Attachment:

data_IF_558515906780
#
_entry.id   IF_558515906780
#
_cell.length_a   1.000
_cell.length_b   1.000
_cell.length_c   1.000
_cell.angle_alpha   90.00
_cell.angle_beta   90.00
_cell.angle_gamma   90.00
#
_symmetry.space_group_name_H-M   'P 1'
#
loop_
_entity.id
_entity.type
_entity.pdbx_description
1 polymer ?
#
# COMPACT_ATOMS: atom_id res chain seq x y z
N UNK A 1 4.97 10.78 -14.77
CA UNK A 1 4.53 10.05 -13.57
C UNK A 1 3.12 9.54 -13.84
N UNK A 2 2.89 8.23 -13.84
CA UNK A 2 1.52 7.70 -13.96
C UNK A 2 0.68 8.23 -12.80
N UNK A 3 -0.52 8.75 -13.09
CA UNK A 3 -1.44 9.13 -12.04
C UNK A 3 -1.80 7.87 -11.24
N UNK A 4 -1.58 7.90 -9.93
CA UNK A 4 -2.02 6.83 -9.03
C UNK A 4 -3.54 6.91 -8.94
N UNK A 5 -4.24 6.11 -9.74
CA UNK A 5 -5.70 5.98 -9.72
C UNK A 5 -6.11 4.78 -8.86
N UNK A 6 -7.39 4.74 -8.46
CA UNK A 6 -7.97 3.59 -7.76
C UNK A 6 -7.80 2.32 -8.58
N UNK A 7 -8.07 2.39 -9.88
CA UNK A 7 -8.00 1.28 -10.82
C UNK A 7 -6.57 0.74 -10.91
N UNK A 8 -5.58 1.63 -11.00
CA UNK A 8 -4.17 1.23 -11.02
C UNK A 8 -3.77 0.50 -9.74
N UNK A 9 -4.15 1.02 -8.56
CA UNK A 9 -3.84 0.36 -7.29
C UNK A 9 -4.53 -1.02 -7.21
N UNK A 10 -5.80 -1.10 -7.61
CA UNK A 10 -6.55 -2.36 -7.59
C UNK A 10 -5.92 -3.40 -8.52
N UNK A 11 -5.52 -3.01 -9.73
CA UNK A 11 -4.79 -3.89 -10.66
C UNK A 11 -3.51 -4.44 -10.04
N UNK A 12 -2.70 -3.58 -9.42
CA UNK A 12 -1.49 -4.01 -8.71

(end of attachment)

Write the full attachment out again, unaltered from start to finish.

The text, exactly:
data_IF_558515906780
#
_entry.id   IF_558515906780
#
_cell.length_a   1.000
_cell.length_b   1.000
_cell.length_c   1.000
_cell.angle_alpha   90.00
_cell.angle_beta   90.00
_cell.angle_gamma   90.00
#
_symmetry.space_group_name_H-M   'P 1'
#
loop_
_entity.id
_entity.type
_entity.pdbx_description
1 polymer ?
#
# COMPACT_ATOMS: atom_id res chain seq x y z
N UNK A 1 4.97 10.78 -14.77
CA UNK A 1 4.53 10.05 -13.57
C UNK A 1 3.12 9.54 -13.84
N UNK A 2 2.89 8.23 -13.84
CA UNK A 2 1.52 7.70 -13.96
C UNK A 2 0.68 8.23 -12.80
N UNK A 3 -0.52 8.75 -13.09
CA UNK A 3 -1.44 9.13 -12.04
C UNK A 3 -1.80 7.87 -11.24
N UNK A 4 -1.58 7.90 -9.93
CA UNK A 4 -2.02 6.83 -9.03
C UNK A 4 -3.54 6.91 -8.94
N UNK A 5 -4.24 6.11 -9.74
CA UNK A 5 -5.70 5.98 -9.72
C UNK A 5 -6.11 4.78 -8.86
N UNK A 6 -7.39 4.74 -8.46
CA UNK A 6 -7.97 3.59 -7.76
C UNK A 6 -7.80 2.32 -8.58
N UNK A 7 -8.07 2.39 -9.88
CA UNK A 7 -8.00 1.28 -10.82
C UNK A 7 -6.57 0.74 -10.91
N UNK A 8 -5.58 1.63 -11.00
CA UNK A 8 -4.17 1.23 -11.02
C UNK A 8 -3.77 0.50 -9.74
N UNK A 9 -4.15 1.02 -8.56
CA UNK A 9 -3.84 0.36 -7.29
C UNK A 9 -4.53 -1.02 -7.21
N UNK A 10 -5.80 -1.10 -7.61
CA UNK A 10 -6.55 -2.36 -7.59
C UNK A 10 -5.92 -3.40 -8.52
N UNK A 11 -5.52 -3.01 -9.73
CA UNK A 11 -4.79 -3.89 -10.66
C UNK A 11 -3.51 -4.44 -10.04
N UNK A 12 -2.70 -3.58 -9.42
CA UNK A 12 -1.49 -4.01 -8.71